Developing Mathematical Practices and Deepening Understanding, Grades 4-10
Cathy Humphreys and Ruth Parker
Mathematics Professional Reading
In my district, Number Talks: Helping Children Build Mental Math and Computation Strategies, Grades K-5 by Sherry Parrish has been a major resource for our primary and junior teachers to promote proficiency and fluency in number sense and numeration for the past five years. Now, Cathy Humphreys and Ruth Parker – who provided words of praise for Parrish in the front matter of her book – have released a book of their own with a focus on grades 4 to 10.
For those keeping track, Parker is one of the creators of Number Talks back in the early 1990s, and Humphries is known for her work extending them to intermediate and senior grades. Now, they have come together to continue the Number Talk love in the junior and intermediate grades on a quest to deepen student understanding and proficiency with number.
Jo Boaler writes in the foreword:
Teachers can watch a video of an expert teacher giving a Number Talk and believe that they are simple to teach, because they can appear deceptively easy. Yet when teachers begin to teach Number Talks themselves, many questions arise: What do they say when students share an incorrect solution, or when there is a mistake in their work? What do teachers do when students have no methods to share? How do teachers know the best problems to use for Number Talks? Where do they find examples of Number Talks for middle and high school students? These questions, and many more, are answered in this book.
In the first chapter, the authors explain what Number Talks are and why they are so important. They highlight some of the many student struggles in math and attribute them to how arithmetic is often taught as a set of rules and procedures to be remembered rather than concepts to be understood. With this, they are also quick to give respect to algorithms for their importance as reliable and efficient tools necessary to learn over time. However, they discourage a rush to the algorithm due to the “compactness” of algorithms that “hides the meaning and complexity of the steps involved” as quoted by the Hyman Bass work Computational Fluency, Algorithms, and Mathematical Proficiency, 2003. They give simple examples such as adding fractions, employing the subtraction algorithm, and even algebraic concepts such as expanding a perfect-square binomial.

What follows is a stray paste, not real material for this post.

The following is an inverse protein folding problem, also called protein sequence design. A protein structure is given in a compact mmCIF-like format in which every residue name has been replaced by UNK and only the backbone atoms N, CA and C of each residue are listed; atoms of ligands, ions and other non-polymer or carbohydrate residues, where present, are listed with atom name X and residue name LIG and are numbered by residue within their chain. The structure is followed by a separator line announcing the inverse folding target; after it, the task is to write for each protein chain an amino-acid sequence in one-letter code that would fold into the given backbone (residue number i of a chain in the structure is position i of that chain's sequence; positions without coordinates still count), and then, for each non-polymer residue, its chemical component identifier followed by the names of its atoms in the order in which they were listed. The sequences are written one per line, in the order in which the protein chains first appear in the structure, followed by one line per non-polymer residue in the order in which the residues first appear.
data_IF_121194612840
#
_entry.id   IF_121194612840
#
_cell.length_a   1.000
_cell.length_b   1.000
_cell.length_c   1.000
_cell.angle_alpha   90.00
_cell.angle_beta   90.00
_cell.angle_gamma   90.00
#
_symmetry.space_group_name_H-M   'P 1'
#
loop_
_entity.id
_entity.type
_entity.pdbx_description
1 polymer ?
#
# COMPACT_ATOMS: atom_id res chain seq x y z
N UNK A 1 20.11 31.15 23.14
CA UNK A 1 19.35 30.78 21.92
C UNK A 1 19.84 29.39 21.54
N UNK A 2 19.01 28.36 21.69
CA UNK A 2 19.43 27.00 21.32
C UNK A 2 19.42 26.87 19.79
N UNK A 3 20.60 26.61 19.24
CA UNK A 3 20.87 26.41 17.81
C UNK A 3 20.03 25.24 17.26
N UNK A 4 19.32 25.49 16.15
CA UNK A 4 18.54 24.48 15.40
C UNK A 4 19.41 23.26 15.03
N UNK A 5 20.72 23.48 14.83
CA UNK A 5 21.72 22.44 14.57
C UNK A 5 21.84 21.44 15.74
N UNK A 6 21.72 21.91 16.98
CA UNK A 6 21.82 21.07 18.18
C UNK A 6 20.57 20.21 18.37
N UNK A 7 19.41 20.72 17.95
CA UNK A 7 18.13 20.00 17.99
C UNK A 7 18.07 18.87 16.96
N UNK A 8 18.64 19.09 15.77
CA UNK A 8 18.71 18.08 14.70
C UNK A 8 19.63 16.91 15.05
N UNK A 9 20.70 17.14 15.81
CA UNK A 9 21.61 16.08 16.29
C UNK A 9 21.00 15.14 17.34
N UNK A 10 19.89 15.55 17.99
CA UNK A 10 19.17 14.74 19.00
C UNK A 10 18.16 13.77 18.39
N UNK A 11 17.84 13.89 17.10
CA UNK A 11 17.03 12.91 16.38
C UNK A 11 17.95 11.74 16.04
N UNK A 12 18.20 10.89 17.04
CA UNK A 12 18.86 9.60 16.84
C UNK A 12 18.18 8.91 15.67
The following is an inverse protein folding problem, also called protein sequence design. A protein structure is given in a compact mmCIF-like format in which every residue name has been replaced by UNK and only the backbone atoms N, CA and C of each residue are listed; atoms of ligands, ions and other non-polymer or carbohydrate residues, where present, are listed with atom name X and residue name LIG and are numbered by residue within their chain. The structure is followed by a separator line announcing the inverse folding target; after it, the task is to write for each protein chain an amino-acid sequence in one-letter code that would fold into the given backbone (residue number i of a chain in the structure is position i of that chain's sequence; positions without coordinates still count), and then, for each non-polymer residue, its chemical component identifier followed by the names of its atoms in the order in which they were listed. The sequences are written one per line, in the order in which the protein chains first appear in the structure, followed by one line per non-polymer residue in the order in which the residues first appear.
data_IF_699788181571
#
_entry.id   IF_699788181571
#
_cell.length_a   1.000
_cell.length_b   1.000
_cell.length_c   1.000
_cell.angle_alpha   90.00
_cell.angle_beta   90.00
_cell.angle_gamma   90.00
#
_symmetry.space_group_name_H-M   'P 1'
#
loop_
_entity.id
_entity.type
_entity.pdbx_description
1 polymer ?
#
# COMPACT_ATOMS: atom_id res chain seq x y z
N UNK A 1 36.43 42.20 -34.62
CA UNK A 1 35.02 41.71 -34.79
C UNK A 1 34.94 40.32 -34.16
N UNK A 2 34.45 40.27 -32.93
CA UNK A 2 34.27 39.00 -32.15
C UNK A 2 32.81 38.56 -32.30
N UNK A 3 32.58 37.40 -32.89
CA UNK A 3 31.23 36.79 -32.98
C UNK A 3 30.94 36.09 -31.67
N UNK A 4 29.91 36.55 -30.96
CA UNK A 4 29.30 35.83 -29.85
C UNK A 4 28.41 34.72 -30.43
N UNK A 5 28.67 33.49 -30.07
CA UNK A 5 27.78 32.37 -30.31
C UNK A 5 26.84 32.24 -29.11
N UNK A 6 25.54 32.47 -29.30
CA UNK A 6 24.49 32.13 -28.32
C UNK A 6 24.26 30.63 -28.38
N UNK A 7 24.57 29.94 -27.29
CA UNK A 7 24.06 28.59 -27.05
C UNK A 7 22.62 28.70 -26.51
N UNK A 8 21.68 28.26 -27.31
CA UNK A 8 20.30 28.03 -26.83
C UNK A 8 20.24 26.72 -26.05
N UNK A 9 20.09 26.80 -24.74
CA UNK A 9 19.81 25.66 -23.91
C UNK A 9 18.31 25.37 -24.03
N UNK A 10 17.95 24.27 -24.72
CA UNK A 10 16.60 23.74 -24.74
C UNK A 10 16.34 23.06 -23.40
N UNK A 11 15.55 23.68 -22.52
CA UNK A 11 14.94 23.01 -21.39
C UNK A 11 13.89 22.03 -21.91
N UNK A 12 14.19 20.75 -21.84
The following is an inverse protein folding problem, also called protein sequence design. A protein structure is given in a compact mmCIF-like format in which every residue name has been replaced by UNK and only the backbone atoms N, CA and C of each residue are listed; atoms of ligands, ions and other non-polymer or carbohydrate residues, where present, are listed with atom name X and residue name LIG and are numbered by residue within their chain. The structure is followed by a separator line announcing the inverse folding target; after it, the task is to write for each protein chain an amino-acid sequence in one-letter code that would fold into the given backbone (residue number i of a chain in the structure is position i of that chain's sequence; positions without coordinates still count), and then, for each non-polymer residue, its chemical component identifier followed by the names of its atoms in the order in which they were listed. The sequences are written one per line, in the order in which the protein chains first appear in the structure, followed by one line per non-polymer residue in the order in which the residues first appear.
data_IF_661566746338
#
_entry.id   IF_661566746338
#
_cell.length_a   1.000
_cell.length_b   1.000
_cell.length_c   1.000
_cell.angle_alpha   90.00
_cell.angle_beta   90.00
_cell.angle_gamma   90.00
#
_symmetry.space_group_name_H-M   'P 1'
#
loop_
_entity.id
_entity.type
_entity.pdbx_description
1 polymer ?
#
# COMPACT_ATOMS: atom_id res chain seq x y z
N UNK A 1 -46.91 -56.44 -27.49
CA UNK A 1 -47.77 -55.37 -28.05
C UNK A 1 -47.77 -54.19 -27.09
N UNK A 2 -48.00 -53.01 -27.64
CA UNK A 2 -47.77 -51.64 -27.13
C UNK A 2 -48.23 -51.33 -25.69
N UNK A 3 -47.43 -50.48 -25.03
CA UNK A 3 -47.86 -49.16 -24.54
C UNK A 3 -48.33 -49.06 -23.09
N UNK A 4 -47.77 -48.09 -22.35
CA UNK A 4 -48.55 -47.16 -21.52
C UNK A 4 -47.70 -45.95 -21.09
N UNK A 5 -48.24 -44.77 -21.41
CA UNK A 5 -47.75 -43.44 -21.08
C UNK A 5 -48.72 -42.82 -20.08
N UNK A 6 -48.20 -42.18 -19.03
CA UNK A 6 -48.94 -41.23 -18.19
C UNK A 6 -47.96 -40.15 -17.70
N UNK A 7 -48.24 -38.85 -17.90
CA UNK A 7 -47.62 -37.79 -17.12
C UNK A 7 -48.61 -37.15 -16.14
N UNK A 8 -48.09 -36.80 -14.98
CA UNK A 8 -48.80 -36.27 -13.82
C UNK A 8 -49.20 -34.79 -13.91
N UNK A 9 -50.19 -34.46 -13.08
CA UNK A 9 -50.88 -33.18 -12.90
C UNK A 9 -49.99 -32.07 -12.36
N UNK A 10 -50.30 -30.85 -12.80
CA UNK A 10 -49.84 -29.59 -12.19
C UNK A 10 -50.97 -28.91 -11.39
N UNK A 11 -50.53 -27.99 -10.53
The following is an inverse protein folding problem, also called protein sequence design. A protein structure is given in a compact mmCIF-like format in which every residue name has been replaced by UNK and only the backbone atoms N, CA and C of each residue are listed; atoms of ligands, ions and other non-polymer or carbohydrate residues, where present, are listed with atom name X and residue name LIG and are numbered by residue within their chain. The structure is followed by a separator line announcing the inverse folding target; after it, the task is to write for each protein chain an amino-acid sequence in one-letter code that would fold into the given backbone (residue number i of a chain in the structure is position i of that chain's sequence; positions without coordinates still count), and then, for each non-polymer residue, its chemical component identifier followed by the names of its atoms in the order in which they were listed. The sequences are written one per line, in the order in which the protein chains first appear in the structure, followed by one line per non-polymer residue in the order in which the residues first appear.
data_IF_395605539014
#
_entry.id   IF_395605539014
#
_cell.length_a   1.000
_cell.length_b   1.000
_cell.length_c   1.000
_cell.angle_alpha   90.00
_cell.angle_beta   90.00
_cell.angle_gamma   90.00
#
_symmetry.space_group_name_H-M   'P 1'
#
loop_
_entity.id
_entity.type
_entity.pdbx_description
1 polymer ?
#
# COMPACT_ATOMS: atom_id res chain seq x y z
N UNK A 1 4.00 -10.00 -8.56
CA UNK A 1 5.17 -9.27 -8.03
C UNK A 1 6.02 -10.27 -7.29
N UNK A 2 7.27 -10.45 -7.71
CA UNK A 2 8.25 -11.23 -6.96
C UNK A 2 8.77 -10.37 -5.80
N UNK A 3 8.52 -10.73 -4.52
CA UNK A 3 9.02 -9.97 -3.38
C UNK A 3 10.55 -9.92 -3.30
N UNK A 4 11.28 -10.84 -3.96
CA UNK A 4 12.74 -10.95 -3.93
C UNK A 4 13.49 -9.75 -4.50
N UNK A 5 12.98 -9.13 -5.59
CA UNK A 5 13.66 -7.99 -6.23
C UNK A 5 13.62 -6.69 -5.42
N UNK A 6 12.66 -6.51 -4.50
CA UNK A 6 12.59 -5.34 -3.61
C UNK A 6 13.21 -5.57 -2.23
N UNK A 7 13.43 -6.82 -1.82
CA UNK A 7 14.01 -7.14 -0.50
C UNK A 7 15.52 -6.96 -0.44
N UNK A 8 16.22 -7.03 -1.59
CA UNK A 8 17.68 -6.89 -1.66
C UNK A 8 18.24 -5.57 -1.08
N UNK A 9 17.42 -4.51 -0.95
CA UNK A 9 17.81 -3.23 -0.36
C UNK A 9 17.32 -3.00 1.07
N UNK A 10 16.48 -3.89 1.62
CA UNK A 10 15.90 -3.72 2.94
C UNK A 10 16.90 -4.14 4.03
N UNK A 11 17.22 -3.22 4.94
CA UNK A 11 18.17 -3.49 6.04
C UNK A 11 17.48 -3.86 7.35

The authors move on to presenting the reader with what is “as close to a recipe as you will find in this book” through an 8 step routine that can be used to facilitate an effective number talk in the classroom. With each step includes rationale and some key tips to remember, which are compact enough for teachers to keep in their daily lesson plan. Teachers are encouraged to begin using dot cards as a starting point as this is very non-threatening for teachers and students and can still provide an opportunity to share mathematical thinking through the use of numerical expressions incorporating different operators and their appropriate order. After providing teachers with an exemplar and a transcript to model the specific Number Talk, there are key ideas to promote successful use of Number Talks in the classroom.
The remainder of the book is split up into different strategies for different operators across grades 4 to 10 including addition, subtraction, multiplication, division, fractions, decimals and percent. Within each of these chapters, specific strategies are offered with exemplars and even suggestions for particular Number Talk questions that promote using one strategy over the other.
If I could provide any constructive criticism for this book, it would be around the use of visual (and concrete) manipulatives. While the use of arrays and area models is shown in some cases for multiplication and division for numerical and algebraic expressions and equations, I would argue that it would be very helpful for teachers to have more visual tools and representations at their disposal to assist students with visualizing (or spatializing) their understanding.
Overall, this is a great read, especially for those teachers who falsely believe that there is no place for Number Talks in their junior, intermediate or even senior level math classroom.
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